If these measures are not enough, they use the doctor who can help you in other ways such as:


Untreated bursitis can progress to some more serious health problems, such as chronic bursitis. In addition, several repetitive injections of steroids, within a short time, can cause tendon damage.


Sprain is an injury to the ligaments of a joint without displacement of the joint surfaces. In case of sprain, the normal radius of action of a joint is exceeded with the effect of the impact and causes distortion damage in the capsule-ligament apparatus.

The ligaments are tissues of elastic structure that connect the bones and are found in the joints.

The cause itself is when the joint is subjected to a sudden movement there is risk of a sprain of degree 1,2 and 3. This is what happens with athletes (soccer players, tennis players, etc.) who make movements abrupt and violent. The walk or a false move may also cause a sprain.

The risk factors are mainly sports and fatigue in general (which weakens and can lead to sprain).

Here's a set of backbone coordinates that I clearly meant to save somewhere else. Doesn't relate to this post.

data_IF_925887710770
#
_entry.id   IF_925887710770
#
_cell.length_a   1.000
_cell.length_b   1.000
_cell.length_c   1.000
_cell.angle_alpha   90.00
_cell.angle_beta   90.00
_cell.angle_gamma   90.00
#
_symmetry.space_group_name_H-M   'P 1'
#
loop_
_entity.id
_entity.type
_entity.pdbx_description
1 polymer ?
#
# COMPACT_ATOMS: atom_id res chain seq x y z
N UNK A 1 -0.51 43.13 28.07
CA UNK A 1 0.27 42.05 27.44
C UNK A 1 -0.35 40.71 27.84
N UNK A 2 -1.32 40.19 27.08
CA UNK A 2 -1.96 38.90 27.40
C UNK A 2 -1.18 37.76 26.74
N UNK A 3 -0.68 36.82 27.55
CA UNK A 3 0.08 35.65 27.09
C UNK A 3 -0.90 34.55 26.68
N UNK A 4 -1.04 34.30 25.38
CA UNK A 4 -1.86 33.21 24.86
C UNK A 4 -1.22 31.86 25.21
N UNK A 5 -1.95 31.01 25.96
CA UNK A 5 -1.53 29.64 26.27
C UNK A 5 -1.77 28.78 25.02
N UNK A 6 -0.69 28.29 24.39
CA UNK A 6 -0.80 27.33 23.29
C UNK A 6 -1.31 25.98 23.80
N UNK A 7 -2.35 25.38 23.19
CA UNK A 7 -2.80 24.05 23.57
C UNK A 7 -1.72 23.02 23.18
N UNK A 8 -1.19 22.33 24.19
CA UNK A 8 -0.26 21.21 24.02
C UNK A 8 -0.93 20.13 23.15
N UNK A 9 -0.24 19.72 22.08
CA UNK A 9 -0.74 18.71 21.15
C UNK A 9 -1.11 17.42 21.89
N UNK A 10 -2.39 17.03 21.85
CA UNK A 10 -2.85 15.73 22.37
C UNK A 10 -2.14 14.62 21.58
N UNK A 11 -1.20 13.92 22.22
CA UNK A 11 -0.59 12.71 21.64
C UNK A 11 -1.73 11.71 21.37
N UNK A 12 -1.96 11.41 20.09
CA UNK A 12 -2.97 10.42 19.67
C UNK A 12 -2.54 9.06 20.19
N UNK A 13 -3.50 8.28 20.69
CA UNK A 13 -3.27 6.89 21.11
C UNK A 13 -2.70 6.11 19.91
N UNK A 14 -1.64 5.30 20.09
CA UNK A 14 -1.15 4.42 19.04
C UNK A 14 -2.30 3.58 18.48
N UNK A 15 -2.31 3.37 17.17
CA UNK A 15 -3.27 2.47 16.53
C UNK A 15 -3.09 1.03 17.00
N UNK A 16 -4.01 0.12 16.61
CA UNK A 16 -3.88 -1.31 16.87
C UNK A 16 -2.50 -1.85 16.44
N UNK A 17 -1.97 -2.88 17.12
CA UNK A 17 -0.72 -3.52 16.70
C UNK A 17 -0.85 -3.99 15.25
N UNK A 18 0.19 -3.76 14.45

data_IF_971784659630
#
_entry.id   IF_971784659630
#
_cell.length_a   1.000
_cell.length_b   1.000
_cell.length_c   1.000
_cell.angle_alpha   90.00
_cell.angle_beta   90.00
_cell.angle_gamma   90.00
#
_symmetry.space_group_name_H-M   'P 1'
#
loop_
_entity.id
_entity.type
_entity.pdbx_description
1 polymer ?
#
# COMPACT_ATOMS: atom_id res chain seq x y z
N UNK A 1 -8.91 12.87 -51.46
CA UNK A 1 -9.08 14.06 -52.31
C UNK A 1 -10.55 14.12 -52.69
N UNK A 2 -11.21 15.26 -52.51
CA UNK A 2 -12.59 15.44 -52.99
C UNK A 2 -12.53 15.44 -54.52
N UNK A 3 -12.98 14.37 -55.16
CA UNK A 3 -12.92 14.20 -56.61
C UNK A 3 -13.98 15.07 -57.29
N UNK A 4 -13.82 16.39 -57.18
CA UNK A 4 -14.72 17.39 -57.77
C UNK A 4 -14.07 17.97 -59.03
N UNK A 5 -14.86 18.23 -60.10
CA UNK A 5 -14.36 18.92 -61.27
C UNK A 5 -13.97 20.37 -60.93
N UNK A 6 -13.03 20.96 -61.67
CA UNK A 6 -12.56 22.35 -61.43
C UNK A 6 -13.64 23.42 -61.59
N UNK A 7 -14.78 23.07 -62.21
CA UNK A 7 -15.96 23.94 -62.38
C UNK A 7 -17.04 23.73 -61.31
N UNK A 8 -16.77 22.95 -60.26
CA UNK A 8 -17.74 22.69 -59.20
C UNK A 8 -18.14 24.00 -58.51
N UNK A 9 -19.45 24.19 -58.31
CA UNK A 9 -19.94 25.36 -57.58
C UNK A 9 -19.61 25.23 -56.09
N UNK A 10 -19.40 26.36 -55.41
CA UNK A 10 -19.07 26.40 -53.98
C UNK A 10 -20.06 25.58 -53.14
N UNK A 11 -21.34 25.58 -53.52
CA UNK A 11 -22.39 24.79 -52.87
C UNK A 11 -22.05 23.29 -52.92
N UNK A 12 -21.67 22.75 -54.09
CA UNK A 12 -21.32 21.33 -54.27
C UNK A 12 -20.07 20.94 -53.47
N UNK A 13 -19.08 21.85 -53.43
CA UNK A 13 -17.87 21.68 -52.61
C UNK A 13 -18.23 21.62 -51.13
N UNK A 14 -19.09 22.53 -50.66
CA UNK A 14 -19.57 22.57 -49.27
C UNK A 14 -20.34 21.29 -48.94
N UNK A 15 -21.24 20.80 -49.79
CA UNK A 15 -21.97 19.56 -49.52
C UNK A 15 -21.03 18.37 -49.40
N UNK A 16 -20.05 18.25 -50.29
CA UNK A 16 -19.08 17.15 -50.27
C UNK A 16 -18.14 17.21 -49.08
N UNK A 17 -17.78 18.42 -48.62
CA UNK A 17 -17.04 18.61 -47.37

- Ache;
- Edema in the injured joint along with some sensitivity in the local joint;
- In more severe sprains there may be deformity (change in the normal contour of the joint) and a marked change in joint function. This change in function may include a feeling that the joint becomes unstable or unreliable, a feeling that the joint is too loose, or that the bones are not aligned in their positions.

Other symptoms depend on the involved joint and the ligament that has been injured. For example, an ACL (anterior cruciate ligament) sprain may lead an athlete away immediately because of severe pain, swelling, and a feeling that the knee is moving outward. However, sprain of LCP (posterior cruciate ligament) may cause only a slight swelling that does not motivate the athlete to stop playing.


Grade 1: where only micro-lesions affect the ligaments.

- Rest, do not walk on the affected limb;
- If it is on the ankle, knee, use Canadian if necessary;
- Raise the limb;
- Apply ice for 20 minutes over the affected area, with a blanket wrapped to avoid burns on the skin.